The interplay of wealth creation (entrepreneurship) and destruction (government intervention) is constantly at work; it is the focus and mood swings of investors that change. During the late 1920s investors turned their attention to the positive – the wonders of new technology such as autos, electrification, radio, and the telephone. Meanwhile, the negative – government goosing of the money supply in the name of maintaining a stable price level – went either largely unnoticed or celebrated by mainstream economists as a powerful force to prevent any serious downturn, both for the economy and the growing crowd of stock investors. The "New Economics" of 1929 was followed over time by similar flights of fancy regarding government’s ability to manage an economy: the U.S. "New Era" (late 1960s), "Japan Inc." (1989), and a global "New Economy" (2000).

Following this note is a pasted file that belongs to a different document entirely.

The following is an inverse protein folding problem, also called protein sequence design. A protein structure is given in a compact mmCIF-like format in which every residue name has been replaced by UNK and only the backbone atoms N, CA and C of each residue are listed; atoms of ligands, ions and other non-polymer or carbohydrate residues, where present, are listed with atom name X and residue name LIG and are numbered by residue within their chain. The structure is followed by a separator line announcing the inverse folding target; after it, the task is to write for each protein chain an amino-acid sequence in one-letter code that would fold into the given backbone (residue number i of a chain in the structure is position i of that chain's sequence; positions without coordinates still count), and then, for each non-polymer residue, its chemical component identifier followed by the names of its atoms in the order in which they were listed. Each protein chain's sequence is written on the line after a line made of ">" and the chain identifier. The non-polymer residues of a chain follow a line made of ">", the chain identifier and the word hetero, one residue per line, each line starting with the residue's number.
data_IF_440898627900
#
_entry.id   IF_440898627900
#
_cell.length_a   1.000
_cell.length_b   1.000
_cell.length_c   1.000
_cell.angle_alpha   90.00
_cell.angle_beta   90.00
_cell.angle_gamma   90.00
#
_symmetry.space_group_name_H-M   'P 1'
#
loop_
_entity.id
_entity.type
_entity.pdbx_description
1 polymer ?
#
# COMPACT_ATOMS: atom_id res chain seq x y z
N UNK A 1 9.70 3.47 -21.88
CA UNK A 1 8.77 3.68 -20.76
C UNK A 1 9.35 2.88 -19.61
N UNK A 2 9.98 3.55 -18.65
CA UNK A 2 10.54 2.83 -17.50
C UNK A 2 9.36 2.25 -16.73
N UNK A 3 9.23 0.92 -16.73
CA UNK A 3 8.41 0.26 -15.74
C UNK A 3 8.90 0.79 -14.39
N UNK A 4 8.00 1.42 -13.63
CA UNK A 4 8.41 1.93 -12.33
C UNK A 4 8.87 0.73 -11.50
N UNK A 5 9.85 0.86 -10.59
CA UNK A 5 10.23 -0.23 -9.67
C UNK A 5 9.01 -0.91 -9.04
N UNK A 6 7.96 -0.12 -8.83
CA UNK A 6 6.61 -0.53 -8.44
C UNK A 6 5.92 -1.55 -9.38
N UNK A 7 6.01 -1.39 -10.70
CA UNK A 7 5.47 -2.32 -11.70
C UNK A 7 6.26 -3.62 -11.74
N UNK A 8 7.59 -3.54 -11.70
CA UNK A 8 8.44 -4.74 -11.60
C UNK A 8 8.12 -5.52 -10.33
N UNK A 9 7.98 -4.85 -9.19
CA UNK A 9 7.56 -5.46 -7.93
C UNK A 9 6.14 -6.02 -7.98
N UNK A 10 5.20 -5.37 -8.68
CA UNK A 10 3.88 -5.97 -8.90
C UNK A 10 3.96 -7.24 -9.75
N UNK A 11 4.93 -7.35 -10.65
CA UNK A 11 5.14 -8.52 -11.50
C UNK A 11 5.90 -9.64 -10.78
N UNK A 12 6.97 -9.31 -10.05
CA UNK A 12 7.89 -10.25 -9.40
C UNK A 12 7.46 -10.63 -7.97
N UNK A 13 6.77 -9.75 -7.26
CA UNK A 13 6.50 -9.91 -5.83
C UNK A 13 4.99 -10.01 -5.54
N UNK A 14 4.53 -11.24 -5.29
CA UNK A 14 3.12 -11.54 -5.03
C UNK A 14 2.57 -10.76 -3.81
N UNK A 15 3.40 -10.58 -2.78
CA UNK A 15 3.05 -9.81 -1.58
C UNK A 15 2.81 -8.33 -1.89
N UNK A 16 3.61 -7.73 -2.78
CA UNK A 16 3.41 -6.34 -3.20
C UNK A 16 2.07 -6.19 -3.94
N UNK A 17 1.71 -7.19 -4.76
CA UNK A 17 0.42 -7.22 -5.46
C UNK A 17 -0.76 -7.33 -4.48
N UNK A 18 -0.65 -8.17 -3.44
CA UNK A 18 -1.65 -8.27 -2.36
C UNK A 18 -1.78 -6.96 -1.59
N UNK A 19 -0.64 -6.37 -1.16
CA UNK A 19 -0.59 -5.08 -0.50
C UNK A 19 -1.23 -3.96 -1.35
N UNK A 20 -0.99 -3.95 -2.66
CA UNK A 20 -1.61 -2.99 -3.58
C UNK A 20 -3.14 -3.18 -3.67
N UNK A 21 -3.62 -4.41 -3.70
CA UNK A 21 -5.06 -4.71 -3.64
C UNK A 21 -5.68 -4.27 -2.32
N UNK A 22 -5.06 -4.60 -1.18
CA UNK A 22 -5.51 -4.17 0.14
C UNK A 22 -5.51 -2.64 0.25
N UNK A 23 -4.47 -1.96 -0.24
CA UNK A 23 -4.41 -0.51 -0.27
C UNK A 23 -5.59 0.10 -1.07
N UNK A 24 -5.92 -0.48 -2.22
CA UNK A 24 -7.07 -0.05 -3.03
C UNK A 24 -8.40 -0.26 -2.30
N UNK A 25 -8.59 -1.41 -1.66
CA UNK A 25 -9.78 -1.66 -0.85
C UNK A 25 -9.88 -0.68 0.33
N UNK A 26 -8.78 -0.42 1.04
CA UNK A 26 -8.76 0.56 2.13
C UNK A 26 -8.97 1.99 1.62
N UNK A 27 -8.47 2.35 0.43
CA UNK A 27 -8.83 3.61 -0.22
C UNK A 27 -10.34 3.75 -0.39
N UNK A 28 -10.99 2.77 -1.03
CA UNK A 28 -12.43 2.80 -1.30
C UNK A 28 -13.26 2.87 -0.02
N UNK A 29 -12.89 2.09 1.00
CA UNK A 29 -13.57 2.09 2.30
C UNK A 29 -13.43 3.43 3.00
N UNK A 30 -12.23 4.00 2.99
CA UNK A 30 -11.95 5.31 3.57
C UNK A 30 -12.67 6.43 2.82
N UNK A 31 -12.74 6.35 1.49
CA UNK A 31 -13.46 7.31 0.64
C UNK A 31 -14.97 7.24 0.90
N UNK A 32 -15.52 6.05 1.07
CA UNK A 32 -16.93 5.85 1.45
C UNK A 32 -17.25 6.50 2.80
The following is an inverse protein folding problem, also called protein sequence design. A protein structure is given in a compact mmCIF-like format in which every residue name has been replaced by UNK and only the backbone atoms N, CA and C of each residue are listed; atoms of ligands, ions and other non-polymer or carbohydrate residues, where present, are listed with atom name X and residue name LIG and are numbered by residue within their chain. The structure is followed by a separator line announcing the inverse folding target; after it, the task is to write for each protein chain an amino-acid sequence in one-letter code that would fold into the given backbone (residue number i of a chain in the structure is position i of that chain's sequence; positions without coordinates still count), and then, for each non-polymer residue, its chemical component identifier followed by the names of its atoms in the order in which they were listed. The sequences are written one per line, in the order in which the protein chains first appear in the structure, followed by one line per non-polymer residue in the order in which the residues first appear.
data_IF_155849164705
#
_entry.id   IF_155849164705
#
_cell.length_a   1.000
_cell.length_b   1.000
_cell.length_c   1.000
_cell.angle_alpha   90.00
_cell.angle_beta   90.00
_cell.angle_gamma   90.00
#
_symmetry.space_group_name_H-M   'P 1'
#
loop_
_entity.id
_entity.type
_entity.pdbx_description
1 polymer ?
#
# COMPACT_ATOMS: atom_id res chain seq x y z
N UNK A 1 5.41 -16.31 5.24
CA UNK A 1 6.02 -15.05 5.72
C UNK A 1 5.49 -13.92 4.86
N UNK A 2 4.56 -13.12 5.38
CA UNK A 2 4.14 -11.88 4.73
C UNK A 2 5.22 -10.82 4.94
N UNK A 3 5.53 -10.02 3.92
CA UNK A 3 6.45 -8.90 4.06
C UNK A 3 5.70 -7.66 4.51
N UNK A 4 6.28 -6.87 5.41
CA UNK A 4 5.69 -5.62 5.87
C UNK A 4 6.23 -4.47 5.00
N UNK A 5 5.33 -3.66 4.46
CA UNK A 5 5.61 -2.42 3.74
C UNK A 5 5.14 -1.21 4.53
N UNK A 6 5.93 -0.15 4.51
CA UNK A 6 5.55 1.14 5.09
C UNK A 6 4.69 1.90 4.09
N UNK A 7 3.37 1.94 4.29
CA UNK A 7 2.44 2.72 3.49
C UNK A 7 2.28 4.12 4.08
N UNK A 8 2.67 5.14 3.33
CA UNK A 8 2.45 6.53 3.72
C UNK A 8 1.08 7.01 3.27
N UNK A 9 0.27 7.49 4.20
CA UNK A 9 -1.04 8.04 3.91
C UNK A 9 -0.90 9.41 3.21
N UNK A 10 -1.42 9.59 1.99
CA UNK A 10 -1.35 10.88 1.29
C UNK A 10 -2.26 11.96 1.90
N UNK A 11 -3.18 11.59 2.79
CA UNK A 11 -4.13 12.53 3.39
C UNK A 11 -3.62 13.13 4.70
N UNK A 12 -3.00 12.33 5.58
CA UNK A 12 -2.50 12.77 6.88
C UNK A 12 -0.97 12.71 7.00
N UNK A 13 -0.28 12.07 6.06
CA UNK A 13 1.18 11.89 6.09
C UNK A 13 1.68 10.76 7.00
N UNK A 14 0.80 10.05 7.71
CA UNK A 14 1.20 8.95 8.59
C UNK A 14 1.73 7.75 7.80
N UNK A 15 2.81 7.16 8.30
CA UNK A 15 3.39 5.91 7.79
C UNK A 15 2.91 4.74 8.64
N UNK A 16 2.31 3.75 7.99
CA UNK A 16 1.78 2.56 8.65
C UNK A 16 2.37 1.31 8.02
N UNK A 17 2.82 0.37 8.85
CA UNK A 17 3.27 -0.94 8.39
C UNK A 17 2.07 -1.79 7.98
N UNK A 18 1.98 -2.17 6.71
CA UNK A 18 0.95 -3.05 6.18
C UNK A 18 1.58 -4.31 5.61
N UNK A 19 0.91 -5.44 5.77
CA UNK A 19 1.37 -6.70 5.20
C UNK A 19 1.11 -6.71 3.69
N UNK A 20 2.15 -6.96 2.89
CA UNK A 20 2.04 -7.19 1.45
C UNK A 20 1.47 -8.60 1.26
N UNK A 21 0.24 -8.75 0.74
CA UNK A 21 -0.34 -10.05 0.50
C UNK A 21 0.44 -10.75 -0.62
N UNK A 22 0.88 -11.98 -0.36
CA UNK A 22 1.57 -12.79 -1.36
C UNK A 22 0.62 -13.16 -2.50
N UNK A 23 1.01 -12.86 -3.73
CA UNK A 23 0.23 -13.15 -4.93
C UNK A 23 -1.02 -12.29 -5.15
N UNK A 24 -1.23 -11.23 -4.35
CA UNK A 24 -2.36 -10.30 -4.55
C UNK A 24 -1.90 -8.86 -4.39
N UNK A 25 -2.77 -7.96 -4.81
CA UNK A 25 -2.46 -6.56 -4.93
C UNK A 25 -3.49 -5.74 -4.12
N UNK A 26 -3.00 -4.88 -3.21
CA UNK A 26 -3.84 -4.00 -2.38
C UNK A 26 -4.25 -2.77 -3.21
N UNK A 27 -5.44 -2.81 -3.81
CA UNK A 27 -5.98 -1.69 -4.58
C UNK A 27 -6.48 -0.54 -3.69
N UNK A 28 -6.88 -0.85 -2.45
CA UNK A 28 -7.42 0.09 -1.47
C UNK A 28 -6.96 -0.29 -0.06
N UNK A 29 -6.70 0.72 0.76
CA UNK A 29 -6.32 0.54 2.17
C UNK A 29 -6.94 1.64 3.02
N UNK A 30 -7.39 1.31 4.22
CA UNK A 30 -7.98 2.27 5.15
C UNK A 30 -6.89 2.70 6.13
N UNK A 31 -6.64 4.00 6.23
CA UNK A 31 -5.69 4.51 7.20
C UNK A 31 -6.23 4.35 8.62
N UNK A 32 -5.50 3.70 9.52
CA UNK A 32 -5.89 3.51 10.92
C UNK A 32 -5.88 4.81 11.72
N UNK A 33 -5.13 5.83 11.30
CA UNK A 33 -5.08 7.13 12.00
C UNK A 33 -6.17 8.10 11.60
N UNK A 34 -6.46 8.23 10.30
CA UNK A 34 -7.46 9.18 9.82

In contrast, major stock market lows are often set when the failures of the state are exposed and become engrained in the public psyche. Depression (1932), world war (1941), expected return to depression (1949), inflation (late 1970s), and deficits (late 1980s) created the best buying opportunities for investors of the past 75 years.
~ Kevin Duffy, Bearing Asset Management, "Investing as an Entrepreneurial Endeavor," July 13, 2004